Economists foresee weak but improving growth
Economists foresee only tepid growth for the coming year, with unemployment back above 8 percent for the first half of 2013.
The good news: The housing market is recovering faster than expected, and the economy likely won’t fall off a “fiscal cliff.”
The quarterly survey by the National Association for Business Economists released today predicts growth will be weak overall but should accelerate slowly through 2013.
The 44 economists surveyed now see gross domestic product — the value of all goods and services produced in the United States — rising just 1.9 percent in 2012 before reaching a 3 percent pace by the fourth quarter of next year.
Employment growth is forecast to weaken. The panel predicts that the unemployment rate will rise to 8.1 percent by the end of the year. The economy should add an average of 125,000 jobs per month during the fourth quarter, down from the economists’ May forecast of 190,000 jobs.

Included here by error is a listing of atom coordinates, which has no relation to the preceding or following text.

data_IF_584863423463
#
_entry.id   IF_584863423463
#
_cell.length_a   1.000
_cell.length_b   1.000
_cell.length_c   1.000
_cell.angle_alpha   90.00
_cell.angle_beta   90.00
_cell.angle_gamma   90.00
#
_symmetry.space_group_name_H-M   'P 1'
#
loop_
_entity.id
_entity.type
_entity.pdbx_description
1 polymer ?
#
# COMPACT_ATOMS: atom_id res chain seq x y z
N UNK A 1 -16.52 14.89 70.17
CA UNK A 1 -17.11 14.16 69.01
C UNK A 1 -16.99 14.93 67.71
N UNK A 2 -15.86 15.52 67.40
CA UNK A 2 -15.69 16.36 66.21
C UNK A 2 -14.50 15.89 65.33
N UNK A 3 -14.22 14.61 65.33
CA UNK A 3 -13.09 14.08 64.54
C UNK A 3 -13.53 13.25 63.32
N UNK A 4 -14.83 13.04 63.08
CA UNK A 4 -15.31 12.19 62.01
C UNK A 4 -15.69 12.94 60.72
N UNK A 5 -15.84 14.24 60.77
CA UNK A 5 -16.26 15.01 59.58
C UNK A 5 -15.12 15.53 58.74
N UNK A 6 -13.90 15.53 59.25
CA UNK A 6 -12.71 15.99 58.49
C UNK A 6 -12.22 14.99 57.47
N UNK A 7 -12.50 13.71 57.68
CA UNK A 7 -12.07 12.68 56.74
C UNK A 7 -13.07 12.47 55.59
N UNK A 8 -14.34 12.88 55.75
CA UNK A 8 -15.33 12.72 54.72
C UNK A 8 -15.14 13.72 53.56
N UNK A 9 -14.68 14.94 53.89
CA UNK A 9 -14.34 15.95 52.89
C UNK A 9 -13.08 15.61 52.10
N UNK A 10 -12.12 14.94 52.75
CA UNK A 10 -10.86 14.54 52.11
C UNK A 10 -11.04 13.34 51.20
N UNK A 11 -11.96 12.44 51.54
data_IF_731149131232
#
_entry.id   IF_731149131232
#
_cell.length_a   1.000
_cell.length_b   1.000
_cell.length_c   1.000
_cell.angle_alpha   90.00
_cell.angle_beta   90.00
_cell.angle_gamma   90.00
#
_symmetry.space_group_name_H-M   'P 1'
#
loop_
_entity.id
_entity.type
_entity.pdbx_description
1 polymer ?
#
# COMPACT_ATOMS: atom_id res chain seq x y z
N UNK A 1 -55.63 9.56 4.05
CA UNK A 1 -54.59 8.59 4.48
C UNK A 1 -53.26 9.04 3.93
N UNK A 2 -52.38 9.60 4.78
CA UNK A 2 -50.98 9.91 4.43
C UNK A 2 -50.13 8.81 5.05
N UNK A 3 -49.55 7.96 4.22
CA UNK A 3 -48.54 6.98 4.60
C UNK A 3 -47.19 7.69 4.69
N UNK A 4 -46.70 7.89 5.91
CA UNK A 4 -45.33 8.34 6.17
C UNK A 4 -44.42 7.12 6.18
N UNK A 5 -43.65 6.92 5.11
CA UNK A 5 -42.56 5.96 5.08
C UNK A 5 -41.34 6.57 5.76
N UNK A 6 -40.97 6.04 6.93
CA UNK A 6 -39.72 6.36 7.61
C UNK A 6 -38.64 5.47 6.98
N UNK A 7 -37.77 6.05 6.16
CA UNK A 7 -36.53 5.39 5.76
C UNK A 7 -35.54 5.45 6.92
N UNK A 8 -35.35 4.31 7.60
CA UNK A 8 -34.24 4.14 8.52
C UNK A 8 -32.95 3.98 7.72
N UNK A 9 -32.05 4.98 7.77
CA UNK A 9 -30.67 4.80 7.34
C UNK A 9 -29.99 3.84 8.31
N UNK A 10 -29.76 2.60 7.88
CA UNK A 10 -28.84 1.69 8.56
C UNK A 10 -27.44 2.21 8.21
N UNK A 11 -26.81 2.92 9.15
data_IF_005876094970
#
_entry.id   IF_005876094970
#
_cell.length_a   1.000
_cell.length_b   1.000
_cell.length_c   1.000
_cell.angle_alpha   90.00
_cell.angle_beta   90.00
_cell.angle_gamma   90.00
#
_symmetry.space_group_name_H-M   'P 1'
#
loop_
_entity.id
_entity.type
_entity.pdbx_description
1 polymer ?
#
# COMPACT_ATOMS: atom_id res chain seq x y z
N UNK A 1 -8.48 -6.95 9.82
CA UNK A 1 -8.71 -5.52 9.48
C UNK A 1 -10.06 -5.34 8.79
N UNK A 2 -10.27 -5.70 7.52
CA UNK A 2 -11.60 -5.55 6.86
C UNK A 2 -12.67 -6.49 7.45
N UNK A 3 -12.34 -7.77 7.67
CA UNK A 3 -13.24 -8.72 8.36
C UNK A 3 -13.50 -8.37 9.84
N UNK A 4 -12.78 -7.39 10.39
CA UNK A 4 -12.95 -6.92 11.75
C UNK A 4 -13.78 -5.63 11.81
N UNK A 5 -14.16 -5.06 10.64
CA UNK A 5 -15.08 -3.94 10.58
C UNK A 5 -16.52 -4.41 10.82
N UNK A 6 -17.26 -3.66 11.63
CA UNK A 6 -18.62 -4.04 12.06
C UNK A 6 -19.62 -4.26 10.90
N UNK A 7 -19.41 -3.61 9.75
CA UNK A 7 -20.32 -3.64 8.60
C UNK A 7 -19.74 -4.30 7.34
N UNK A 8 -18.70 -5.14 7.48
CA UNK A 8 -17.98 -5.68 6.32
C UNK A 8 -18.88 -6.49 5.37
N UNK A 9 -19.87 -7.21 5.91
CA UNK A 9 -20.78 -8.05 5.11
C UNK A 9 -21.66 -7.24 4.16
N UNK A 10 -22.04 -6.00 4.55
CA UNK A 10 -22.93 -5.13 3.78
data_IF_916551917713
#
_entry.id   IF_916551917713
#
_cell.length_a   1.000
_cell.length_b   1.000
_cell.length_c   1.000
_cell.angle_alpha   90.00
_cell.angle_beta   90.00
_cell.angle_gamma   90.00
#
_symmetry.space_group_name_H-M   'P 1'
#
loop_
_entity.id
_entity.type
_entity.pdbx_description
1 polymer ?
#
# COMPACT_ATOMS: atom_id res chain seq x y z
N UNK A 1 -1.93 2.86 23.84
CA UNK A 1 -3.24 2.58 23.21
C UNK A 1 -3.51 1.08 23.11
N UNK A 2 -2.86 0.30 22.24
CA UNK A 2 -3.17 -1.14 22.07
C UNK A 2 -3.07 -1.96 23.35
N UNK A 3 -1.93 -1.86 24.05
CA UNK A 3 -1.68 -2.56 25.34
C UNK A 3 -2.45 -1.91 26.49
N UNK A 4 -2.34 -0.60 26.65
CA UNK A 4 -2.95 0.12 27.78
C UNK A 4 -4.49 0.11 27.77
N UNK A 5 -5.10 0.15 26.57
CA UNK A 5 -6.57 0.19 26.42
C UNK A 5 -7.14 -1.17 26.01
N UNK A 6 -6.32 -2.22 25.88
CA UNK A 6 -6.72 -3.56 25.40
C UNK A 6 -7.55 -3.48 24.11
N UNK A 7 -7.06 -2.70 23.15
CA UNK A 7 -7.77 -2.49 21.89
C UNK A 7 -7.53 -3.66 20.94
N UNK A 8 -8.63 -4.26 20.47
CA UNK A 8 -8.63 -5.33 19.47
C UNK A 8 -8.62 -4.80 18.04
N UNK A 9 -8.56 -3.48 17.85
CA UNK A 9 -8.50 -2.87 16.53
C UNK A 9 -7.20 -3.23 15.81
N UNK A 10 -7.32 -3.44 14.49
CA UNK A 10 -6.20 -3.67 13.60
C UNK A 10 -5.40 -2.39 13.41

The unemployment rate, the most-watched measure of the country’s economic health, has been a prime issue in the presidential election campaign. It fell to 7.8 percent in September. But before that, the rate was 8 percent or higher for 43 months, a streak that Republican challenger Mitt Romney had been emphasizing in his effort to unseat President Barack Obama.
The NABE survey results hint at the possibility the rate could rise back to the 8 percent level when the October jobs report comes out Nov. 2, four days before the election.
The organization is made up of business economists and others who use economics in the workplace.